Dealing with a business’s energy-use ecosystem is, in a sense, more than management.  Management denotes dealing with things under a manager’s control.  Many aspects of a business’s energy-use ecosystem are clearly outside the manager’s control.  But nonetheless there are management skills that can be put to work.  If thinking about and planning to deal with this ecosystem for the first time, the initial goal will be to understand it.  This will include mapping out the range of issues as fully as practicable, and then putting in some rigorous cognitive effort to rank each element with reference to magnitude of impact, likelihood of impact, and time horizon of impact.  This is not easy.  The factors are different for every business, and depend on correctly anticipating the needs of various parties including corporate office management , current shareholders, and even future investors.

The objective of all this effort is to be able do the best possible job of exploiting the opportunities and managing the risks.  And then to get better at doing this over time.

Our use of the word ‘strategy’

We consider strategy to be an art. We differentiate strategy, the art form, from its work product, a (the, our, or their) strategy. And while the word strategic is amongst the most popular in the business world, we attempt to use that word only purposefully, to describe something related to strategy or a strategy and not use it as a synonym for important.

Strategy does entail plans and decisions, so it has something in common with tactics and execution. But unlike tactics, these plans and decisions need to be made in light of overall objectives, and those objectives, in turn, need to be made in light of overall purpose.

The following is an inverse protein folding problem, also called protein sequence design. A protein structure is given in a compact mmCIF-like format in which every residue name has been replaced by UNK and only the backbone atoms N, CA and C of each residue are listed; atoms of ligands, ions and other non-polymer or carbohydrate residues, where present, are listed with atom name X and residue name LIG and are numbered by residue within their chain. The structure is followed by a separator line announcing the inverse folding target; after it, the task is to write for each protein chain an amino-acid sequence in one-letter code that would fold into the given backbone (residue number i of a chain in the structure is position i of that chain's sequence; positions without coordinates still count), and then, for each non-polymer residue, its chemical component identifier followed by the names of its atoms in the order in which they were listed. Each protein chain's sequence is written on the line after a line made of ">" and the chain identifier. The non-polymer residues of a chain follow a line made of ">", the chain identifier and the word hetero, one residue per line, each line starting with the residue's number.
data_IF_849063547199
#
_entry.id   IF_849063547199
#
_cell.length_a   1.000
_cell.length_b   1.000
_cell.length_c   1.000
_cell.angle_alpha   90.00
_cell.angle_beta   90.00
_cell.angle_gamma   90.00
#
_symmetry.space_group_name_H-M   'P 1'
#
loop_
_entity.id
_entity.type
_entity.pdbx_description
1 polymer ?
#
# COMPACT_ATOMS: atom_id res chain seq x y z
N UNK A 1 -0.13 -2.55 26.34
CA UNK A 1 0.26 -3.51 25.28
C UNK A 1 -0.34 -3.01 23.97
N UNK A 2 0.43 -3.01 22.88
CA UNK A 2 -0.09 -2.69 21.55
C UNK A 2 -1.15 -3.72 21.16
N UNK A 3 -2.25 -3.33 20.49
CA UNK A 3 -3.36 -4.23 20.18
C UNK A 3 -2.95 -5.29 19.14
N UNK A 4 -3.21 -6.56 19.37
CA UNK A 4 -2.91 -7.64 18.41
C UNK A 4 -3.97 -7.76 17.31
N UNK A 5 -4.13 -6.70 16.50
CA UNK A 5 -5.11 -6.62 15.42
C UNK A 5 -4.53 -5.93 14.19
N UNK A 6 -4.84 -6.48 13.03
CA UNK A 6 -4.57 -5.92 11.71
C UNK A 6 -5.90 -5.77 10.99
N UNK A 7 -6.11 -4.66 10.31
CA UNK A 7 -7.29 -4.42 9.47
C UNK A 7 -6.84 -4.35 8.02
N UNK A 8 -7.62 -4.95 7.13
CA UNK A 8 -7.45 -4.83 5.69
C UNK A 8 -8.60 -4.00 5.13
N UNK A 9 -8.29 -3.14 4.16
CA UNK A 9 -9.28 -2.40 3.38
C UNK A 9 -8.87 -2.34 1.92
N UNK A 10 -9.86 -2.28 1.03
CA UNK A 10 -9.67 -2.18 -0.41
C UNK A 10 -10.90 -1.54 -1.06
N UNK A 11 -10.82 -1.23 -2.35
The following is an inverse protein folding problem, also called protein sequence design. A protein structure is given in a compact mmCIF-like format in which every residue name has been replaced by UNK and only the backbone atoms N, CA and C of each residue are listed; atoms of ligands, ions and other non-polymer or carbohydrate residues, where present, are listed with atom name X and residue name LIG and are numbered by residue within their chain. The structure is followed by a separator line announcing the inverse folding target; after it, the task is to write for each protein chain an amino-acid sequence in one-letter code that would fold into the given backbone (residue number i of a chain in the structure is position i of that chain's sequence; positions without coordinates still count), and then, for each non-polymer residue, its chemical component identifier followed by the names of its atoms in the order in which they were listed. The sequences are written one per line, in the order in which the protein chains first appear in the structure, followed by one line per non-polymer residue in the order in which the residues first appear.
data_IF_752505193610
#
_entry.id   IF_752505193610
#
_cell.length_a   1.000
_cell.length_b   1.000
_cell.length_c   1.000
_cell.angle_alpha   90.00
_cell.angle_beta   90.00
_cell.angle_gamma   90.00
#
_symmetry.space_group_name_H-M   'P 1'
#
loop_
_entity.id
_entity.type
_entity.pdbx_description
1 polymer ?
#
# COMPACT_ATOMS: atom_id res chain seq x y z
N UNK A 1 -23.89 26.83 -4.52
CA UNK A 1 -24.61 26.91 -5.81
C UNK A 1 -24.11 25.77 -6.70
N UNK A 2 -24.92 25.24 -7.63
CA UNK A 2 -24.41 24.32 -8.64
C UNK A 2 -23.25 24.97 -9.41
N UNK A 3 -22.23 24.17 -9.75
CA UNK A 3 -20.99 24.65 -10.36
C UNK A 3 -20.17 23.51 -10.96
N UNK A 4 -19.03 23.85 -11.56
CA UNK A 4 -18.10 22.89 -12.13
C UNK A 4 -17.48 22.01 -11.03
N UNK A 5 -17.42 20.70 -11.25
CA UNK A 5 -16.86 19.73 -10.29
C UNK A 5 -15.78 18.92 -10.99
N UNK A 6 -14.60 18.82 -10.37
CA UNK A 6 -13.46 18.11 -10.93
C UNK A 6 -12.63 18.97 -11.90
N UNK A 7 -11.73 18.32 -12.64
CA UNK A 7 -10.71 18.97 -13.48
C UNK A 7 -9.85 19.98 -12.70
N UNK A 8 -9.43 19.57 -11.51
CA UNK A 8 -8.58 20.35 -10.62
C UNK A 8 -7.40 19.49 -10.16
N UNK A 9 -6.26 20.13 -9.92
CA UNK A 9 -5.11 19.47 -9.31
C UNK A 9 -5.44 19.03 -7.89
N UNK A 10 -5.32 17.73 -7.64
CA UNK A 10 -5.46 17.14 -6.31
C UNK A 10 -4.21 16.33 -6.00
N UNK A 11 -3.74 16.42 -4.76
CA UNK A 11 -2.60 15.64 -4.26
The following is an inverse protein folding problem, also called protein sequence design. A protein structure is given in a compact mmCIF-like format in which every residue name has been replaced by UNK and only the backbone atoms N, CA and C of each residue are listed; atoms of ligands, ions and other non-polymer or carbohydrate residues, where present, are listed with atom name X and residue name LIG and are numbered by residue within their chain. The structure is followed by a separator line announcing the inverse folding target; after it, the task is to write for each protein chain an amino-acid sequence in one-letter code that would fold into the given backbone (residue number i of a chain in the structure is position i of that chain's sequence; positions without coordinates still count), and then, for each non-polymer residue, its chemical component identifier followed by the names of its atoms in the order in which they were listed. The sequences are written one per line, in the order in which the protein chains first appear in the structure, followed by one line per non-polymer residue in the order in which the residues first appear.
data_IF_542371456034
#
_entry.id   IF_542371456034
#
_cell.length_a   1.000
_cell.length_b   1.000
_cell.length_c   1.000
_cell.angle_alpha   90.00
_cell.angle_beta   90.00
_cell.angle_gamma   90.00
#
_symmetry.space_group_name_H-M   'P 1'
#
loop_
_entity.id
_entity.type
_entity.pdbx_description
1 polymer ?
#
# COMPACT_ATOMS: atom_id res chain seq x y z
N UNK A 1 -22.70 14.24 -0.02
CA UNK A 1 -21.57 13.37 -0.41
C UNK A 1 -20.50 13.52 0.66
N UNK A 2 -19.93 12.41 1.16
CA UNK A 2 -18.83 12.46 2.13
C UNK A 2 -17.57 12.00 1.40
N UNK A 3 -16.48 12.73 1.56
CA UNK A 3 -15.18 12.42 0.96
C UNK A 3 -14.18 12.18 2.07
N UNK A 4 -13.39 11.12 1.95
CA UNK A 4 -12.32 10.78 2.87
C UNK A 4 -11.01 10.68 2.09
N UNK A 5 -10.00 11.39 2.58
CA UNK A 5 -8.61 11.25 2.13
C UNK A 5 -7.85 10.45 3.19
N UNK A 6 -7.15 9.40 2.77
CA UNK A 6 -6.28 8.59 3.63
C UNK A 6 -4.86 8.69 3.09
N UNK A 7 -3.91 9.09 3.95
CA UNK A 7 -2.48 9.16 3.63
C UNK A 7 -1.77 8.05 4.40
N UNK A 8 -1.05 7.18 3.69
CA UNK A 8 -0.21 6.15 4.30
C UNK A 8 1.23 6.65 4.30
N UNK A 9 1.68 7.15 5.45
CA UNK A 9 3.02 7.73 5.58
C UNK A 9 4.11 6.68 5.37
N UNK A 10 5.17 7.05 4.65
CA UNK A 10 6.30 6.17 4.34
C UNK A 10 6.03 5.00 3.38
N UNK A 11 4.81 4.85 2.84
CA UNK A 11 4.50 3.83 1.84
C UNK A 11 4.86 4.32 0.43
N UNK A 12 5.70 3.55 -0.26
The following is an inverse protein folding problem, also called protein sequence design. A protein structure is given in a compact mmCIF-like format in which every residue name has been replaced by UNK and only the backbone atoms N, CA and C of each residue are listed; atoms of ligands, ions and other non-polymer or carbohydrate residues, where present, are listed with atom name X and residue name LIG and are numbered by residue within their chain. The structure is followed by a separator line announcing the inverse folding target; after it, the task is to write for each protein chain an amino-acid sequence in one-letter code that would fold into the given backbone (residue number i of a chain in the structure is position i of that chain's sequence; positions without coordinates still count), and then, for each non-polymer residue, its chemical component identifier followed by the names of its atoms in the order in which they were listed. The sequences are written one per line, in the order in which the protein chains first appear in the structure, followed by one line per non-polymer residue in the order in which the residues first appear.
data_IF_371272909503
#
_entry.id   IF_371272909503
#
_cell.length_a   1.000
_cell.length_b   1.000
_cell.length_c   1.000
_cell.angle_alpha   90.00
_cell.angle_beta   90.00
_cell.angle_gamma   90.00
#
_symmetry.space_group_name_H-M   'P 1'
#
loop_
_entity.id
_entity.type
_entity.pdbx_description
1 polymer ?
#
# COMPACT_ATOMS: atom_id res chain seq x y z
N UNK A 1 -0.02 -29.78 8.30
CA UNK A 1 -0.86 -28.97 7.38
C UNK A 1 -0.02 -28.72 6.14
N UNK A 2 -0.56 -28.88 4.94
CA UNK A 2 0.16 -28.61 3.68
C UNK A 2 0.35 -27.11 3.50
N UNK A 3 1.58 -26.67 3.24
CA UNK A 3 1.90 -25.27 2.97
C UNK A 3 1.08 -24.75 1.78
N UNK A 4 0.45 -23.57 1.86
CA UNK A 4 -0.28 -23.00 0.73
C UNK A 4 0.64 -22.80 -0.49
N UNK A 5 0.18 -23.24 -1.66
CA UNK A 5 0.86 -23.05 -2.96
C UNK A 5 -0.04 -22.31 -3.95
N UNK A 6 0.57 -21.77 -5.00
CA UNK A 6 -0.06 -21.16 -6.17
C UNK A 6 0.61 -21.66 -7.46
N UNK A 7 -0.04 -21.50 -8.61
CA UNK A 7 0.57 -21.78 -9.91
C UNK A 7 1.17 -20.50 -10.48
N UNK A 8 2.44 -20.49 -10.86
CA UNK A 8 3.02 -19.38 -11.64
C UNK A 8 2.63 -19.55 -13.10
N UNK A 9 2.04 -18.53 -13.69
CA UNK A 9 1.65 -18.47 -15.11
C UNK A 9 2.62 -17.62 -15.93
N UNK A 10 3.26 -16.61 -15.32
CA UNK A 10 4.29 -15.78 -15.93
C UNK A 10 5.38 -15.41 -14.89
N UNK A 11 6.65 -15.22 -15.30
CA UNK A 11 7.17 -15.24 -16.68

Strategy as the art of the general is indeed about winning. But it is not about winning as in a military war, where the objective is to end the war. In business the “war” is much more complex, much more about cooperation and collaboration, and intended to be never-ending. No business does last forever, they all evolve into something else or cease to exist, but their leaders work with the intention that they will go on forever.

Some discussants suggest that the war analogy is not fitting, but we consider that the general practicing their art – understanding the situation they are in, gaining new intelligence and insights every minute, needing to make decisions right away and with imperfect and ever-changing knowledge, selecting which resources will be needed in the future and putting plans in place of these resources are there when needed — these are all entirely applicable to today’s business diplomat general. Of course this commanding general is not just one individual — it never was. But thinking of it this way has proven much more beneficial than thinking of it as if no one was in this position, and that disparate silos of information and domain expertise would serve the business better.